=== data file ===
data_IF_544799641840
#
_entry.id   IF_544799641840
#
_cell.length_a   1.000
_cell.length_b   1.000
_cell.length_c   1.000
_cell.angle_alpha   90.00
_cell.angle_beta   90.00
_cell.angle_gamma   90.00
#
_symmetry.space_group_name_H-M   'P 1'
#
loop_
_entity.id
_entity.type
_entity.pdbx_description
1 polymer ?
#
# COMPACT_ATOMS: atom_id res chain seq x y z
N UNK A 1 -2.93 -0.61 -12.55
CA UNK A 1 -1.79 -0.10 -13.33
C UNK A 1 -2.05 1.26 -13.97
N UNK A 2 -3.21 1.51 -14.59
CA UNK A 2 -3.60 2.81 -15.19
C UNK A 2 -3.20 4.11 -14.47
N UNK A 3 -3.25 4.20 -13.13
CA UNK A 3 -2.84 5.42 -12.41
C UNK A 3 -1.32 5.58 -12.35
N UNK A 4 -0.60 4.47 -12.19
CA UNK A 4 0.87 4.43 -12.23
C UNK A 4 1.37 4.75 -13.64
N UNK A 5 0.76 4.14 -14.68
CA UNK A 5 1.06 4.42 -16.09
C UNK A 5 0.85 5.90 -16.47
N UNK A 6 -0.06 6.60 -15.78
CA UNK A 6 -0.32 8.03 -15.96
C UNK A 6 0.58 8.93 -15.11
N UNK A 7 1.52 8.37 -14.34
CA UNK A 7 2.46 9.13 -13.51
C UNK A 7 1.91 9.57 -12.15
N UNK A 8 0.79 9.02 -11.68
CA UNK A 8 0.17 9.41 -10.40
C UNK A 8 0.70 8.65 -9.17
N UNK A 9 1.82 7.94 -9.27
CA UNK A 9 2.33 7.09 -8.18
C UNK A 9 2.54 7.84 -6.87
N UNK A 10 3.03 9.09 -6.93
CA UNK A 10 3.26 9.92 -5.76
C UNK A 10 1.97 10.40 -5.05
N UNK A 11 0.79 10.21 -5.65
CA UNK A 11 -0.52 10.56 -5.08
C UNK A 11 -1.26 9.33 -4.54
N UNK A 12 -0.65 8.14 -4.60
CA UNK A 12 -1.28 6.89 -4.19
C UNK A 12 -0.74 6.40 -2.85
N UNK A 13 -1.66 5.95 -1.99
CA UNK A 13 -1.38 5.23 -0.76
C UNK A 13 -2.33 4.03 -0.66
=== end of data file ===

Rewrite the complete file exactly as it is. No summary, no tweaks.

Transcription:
data_IF_544799641840
#
_entry.id   IF_544799641840
#
_cell.length_a   1.000
_cell.length_b   1.000
_cell.length_c   1.000
_cell.angle_alpha   90.00
_cell.angle_beta   90.00
_cell.angle_gamma   90.00
#
_symmetry.space_group_name_H-M   'P 1'
#
loop_
_entity.id
_entity.type
_entity.pdbx_description
1 polymer ?
#
# COMPACT_ATOMS: atom_id res chain seq x y z
N UNK A 1 -2.93 -0.61 -12.55
CA UNK A 1 -1.79 -0.10 -13.33
C UNK A 1 -2.05 1.26 -13.97
N UNK A 2 -3.21 1.51 -14.59
CA UNK A 2 -3.60 2.81 -15.19
C UNK A 2 -3.20 4.11 -14.47
N UNK A 3 -3.25 4.20 -13.13
CA UNK A 3 -2.84 5.42 -12.41
C UNK A 3 -1.32 5.58 -12.35
N UNK A 4 -0.60 4.47 -12.19
CA UNK A 4 0.87 4.43 -12.23
C UNK A 4 1.37 4.75 -13.64
N UNK A 5 0.76 4.14 -14.68
CA UNK A 5 1.06 4.42 -16.09
C UNK A 5 0.85 5.90 -16.47
N UNK A 6 -0.06 6.60 -15.78
CA UNK A 6 -0.32 8.03 -15.96
C UNK A 6 0.58 8.93 -15.11
N UNK A 7 1.52 8.37 -14.34
CA UNK A 7 2.46 9.13 -13.51
C UNK A 7 1.91 9.57 -12.15
N UNK A 8 0.79 9.02 -11.68
CA UNK A 8 0.17 9.41 -10.40
C UNK A 8 0.70 8.65 -9.17
N UNK A 9 1.82 7.94 -9.27
CA UNK A 9 2.33 7.09 -8.18
C UNK A 9 2.54 7.84 -6.87
N UNK A 10 3.03 9.09 -6.93
CA UNK A 10 3.26 9.92 -5.76
C UNK A 10 1.97 10.40 -5.05
N UNK A 11 0.79 10.21 -5.65
CA UNK A 11 -0.52 10.56 -5.08
C UNK A 11 -1.26 9.33 -4.54
N UNK A 12 -0.65 8.14 -4.60
CA UNK A 12 -1.28 6.89 -4.19
C UNK A 12 -0.74 6.40 -2.85
N UNK A 13 -1.66 5.95 -1.99
CA UNK A 13 -1.38 5.23 -0.76
C UNK A 13 -2.33 4.03 -0.66